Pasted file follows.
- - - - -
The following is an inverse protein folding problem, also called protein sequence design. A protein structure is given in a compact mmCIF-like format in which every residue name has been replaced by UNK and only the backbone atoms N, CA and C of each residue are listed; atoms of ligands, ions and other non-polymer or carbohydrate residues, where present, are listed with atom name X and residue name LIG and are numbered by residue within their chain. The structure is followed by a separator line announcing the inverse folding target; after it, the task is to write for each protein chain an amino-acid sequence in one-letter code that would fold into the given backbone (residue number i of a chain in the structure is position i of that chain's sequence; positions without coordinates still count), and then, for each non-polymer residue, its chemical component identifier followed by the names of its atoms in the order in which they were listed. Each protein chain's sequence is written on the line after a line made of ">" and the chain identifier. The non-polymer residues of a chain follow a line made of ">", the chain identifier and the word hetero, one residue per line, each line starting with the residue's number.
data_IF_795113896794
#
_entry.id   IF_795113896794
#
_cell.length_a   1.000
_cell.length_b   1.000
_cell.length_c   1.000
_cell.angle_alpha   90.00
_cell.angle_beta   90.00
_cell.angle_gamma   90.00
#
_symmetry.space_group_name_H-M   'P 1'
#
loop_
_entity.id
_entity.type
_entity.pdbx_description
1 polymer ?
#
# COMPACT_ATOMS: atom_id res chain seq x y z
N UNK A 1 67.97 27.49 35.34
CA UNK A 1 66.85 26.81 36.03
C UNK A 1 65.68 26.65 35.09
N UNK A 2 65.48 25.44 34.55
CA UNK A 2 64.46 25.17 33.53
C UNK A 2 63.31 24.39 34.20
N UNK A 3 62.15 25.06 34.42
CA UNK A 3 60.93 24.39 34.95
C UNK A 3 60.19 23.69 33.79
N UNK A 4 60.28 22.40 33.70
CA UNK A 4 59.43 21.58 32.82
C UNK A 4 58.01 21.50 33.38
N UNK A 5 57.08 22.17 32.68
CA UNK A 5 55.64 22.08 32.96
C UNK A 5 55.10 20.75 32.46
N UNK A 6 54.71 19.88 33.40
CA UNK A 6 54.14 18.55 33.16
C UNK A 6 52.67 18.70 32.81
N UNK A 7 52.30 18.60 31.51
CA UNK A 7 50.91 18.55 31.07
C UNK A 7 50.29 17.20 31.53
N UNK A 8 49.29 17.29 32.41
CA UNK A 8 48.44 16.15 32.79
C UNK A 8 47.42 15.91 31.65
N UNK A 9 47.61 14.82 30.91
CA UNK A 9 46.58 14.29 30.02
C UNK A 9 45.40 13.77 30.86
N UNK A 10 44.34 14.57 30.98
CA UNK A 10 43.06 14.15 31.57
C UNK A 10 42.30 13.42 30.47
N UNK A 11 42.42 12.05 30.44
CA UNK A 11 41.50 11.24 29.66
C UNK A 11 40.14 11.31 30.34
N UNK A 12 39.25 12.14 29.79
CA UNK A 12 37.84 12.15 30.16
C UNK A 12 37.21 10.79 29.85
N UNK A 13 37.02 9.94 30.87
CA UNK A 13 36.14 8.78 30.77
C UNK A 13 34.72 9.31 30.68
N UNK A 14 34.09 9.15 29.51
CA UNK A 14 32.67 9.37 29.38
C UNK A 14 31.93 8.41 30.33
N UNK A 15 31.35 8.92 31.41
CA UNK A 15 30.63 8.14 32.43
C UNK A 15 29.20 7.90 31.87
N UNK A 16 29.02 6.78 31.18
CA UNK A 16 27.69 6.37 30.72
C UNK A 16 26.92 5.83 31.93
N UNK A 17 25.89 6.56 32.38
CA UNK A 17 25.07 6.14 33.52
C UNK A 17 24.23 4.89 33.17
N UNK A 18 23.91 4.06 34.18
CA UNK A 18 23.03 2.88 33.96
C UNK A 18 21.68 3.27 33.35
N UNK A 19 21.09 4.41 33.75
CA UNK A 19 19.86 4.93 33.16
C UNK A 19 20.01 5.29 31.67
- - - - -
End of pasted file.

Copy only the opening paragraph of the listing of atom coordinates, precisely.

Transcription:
The following is an inverse protein folding problem, also called protein sequence design. A protein structure is given in a compact mmCIF-like format in which every residue name has been replaced by UNK and only the backbone atoms N, CA and C of each residue are listed; atoms of ligands, ions and other non-polymer or carbohydrate residues, where present, are listed with atom name X and residue name LIG and are numbered by residue within their chain. The structure is followed by a separator line announcing the inverse folding target; after it, the task is to write for each protein chain an amino-acid sequence in one-letter code that would fold into the given backbone (residue number i of a chain in the structure is position i of that chain's sequence; positions without coordinates still count), and then, for each non-polymer residue, its chemical component identifier followed by the names of its atoms in the order in which they were listed. Each protein chain's sequence is written on the line after a line made of ">" and the chain identifier. The non-polymer residues of a chain follow a line made of ">", the chain identifier and the word hetero, one residue per line, each line starting with the residue's number.